Joelene Pynnonen embraces the life of an avid book lover in every way. When not reading or bowing to the will of the tyrant cat, Joelene likes to draw, make futile attempts at learning Finnish and occasionally work in a bookstore.
CIA analyst, Susan Cooper (Melissa McCarthy), spends her days as the brains behind the missions that her field agent partner, superspy Bradley Fine (Jude Law), embarks on. Initially joining the CIA in the hopes of making a difference for her country and having a more exciting life, she has never-the-less taken her mother’s advice and settled for relative obscurity.
When one of Fine’s missions goes sour and all of the CIA’s active agents are compromised, Susan seizes the chance to finally get into the field. With her loyal friend Nancy as her eyes and ears, an Italian lecher as back-up, and the most embarrassing toiletries bag ever at her disposal, Susan is ready to take on the International arms dealers threatening the world.
Films like this can always go one of two ways. Either they kill it on every level, or fall flat with the jokes never quite hitting the mark. The trailer was entertaining, and Melissa McCarthy almost single-handedly salvaged Bridesmaids for me, so not seeing it was never an option. The fact that I love spy spoofs just added incentive.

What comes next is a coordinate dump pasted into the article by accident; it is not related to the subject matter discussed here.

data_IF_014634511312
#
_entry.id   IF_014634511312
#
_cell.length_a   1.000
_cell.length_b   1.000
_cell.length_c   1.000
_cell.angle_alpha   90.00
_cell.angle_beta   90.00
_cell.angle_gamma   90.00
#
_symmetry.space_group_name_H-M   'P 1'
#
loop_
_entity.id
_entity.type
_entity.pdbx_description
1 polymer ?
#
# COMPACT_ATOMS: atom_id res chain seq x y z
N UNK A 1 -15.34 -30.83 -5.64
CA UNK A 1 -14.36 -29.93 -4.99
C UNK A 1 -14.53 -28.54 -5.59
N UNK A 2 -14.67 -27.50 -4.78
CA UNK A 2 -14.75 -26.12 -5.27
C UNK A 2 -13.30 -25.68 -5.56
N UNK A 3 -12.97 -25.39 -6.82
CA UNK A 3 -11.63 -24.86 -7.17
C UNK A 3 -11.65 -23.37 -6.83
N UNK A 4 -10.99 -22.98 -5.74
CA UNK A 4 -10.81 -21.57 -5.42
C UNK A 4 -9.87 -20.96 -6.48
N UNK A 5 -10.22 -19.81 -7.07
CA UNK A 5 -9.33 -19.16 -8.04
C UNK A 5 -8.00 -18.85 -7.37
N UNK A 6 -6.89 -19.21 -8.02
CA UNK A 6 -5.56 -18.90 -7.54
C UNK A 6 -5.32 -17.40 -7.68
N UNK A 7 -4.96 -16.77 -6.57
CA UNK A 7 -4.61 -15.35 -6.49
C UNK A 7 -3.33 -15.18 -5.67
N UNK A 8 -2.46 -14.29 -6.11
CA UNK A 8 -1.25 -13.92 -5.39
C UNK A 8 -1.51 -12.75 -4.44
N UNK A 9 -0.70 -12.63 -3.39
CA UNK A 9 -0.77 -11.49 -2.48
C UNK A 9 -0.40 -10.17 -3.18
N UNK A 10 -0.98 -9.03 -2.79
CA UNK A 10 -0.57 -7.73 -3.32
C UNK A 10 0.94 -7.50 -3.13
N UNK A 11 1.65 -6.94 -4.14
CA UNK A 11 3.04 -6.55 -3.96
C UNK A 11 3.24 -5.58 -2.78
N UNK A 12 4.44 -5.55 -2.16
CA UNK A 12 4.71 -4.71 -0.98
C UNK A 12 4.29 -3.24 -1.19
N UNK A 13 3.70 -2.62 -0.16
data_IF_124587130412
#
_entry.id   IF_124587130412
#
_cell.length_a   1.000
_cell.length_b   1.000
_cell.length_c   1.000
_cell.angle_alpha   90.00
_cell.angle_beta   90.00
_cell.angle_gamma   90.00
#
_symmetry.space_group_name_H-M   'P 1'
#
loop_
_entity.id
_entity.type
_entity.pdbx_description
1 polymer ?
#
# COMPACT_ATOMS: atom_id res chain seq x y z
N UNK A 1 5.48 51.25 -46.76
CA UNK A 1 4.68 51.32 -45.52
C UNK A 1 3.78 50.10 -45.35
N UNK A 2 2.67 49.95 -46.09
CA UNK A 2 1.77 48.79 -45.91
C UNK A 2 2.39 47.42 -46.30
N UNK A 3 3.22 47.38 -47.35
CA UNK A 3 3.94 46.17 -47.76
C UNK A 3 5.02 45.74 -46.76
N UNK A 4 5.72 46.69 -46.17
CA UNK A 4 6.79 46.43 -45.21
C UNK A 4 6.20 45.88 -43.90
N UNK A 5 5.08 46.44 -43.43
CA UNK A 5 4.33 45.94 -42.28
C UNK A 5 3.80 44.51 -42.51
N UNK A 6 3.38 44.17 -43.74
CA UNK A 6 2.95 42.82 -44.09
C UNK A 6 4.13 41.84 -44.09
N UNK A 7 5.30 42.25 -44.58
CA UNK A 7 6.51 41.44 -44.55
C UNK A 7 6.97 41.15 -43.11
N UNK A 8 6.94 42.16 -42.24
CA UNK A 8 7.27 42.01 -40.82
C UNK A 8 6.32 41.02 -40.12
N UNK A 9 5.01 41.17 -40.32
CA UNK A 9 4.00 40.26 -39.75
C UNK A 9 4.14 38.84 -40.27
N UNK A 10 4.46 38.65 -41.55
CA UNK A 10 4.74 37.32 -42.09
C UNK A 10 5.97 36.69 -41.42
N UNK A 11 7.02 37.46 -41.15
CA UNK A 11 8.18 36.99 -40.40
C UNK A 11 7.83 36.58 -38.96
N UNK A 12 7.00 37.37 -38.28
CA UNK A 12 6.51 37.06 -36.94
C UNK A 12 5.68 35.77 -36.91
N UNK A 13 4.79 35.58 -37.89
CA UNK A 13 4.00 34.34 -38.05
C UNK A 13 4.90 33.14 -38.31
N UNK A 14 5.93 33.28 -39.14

With so many movies and shows of a similar genre out there, it’s fantastic that Spy managed to keep the spy spoof fresh and hilarious. It’s as crass as Archer, as over-the-top as Get Smart and as unabashed as Austin Powers – but it has a distinct essence all of its own.
The cast has a superb energy; each of them really bouncing off the others in the comedic scenes. Jason Statham is the biggest – and best – surprise as Agent Rick Ford. Of course he’s not new to comedy with the brilliant Lock, Stock and Two Smoking Barrels and Snatch under his belt, but the way he fuses the tough guy character with the bumbling side-kick is hilarious. Melissa McCarthy’s Susan Cooper is also amazing. Her flair for improvisation and her comedic timing makes her the glue in Spy, holding all of the other characters and the plot together seemingly with ease.
Aside from how hysterically funny Spy is from start to finish, it also has an astounding amount of amazing female characters. Aside from her friend, Nancy, Susan’s boss is a woman who is acerbic as hell without being vilified for it. The main villain that the CIA is keeping under surveillance is female and rather than being out to destroy her at any cost, Susan is able to identify with her when her drink is tampered with. It’s refreshing to see such strong themes of female friendship in Spy.
Spy looks like the kind of movie that would have been incredibly fun to make, and it was just as fun to watch. I’m keeping my fingers crossed that there’s a follow up with all of the original cast members.